Prince Lasha's Inside-Outside Story
PL: I did the same experiment with Coltrane, Sonny Rollins and Eric [Dolphy], standing next to these men it seemed like it was coming up through the ground, up through the bottom of the horn and out the bell, and that's one of the most mysterious, magical and frightening [things]. I stood next to 'Trane that way, and next to Rollins that way (we worked in the Jazz Workshop, went to Boston; we were all over Chicago and at the Plugged Nickel, way before your days). Those are some of the things that used to take place, and this is why I suppose you'd said that about the Texas sound.
AAJ: It's unmistakable for anything else, and it seems like you can tell where somebody is from by how they sound on their horn.
PL: Illinois Jacquet was from Texas too. There used to be a great player I traveled with named Scotty, and he could play with one arm tied behind his back he really could play tenor, and he was from Houston also. Arnett Cobb, all those guys came up out of there.
After I came off the road, I went directly to New York. When I went to New York I was in paradise. Big Nick [Nicholas] was having jam sessions, Bird was in there, Monk was in there, and Diz was in there, and there was a magazine publication called Ebony Magazine. Billy Eckstine was on the cover with his foot in a swimming pool, and in that issue I'm [pictured] inside playing at the Paradise Club, because they were doing an article on the club. I was living in Sugar Hill with Freddie Spencer, right under Sonny Rollins' mother, and I think Rollins mentioned something about that in his write-up of how everybody was living there at that timeDuke and everybody. I was staying with Freddie, working on people's horns, and he was working out on the island where the Tuberculosis cases were [sent]. Fats Navarro and other musicians also worked day jobs there.
I took Rollins' horn up to him, as he had just got back from his first accident, and we became lifelong friends after that. I later traveled with him to different areasBoston, Chicago, in New York we worked the Vanguard, and I worked off and on quite frequently with Rollins. When I first went to New York though, I worked around and met Bird and Max Roach, and I went into New York with the band that was Duke Ellington's band [minus Duke] with Jimmy Grissom, and he took Al Hibbler's place. They were playing the Band Box next to Birdland, 52nd and Broadway. One time, I was going up to the Apollo Theater to hear one of my former students, King Curtis (I had taught him at home in Texas), and my student was playing, and there was this place to jam under the theatera little bar or somethingand I went down and was jamming with this tenor man. He was playing and I was playing, and I found out in later years that it was the tenor man who was with Count Basie, Eddie "Lockjaw Davis, and if I had known who he was at the time I'd been out in the audience listening to him. I didn't know it at the time, so I was standing right next to him. I just got nervous in later years after I knew who he was, but we were jamming together quite frequently at that time. King Curtis was working upstairs before he was with Aretha Franklinwhen I left Fort Worth, I left King Curtis there (he'd been studying saxophone with us), and when I got back, he was playing piano, tenor, and doing everything.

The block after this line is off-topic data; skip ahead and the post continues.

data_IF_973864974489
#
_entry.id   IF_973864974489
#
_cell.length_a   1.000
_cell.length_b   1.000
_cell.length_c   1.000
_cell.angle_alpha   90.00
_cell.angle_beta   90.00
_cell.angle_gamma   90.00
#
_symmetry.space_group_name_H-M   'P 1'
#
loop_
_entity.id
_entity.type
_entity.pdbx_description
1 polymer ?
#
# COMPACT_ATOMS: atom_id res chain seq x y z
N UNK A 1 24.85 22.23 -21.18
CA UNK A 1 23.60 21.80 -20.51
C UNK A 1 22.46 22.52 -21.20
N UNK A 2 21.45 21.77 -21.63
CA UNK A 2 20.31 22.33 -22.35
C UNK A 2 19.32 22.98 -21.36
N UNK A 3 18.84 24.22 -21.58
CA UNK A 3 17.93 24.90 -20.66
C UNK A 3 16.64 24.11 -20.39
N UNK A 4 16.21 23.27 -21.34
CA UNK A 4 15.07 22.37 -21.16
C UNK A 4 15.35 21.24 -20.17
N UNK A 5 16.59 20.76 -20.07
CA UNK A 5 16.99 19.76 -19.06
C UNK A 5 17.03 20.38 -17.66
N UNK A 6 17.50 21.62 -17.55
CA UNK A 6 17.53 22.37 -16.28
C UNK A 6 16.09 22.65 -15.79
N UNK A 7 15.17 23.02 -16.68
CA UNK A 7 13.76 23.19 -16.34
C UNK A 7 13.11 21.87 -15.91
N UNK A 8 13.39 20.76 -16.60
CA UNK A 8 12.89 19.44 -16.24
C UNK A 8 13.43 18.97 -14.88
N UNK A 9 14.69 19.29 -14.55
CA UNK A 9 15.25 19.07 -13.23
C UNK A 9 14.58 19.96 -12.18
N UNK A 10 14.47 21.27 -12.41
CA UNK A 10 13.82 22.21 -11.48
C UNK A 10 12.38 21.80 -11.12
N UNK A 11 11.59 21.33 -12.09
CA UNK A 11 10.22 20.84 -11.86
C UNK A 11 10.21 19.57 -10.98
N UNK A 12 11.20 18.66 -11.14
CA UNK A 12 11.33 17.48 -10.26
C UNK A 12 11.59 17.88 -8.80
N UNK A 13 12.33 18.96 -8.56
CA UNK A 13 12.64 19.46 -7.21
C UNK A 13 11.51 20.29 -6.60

AAJ: Did you encourage Ornette to go to New York at all?
PL: No, I didn't. I went to New York and went through all that, and I met Skeeter Best and all these guys who were with Duke, because they were all living in that building, and Rollins was living there with his mother. That's how I got the horn to him, because I was living on the next floor down, around the corner from the Savoy Ballroom.
I came back to Texas and Ornette was already gone; he'd moved to California. So I decided, I think I'll leave Texas and see what's happening in California. I got to California and met Coleman again, and he's doing his first album and telling me all about it (Something Else, Contemporary, 1958). We were talking about the New World Society, because he was studying that at the time. I took up that philosophy, and I practice it today. It's coming under the banner of Jesus Christ's father, Jehovah, and it is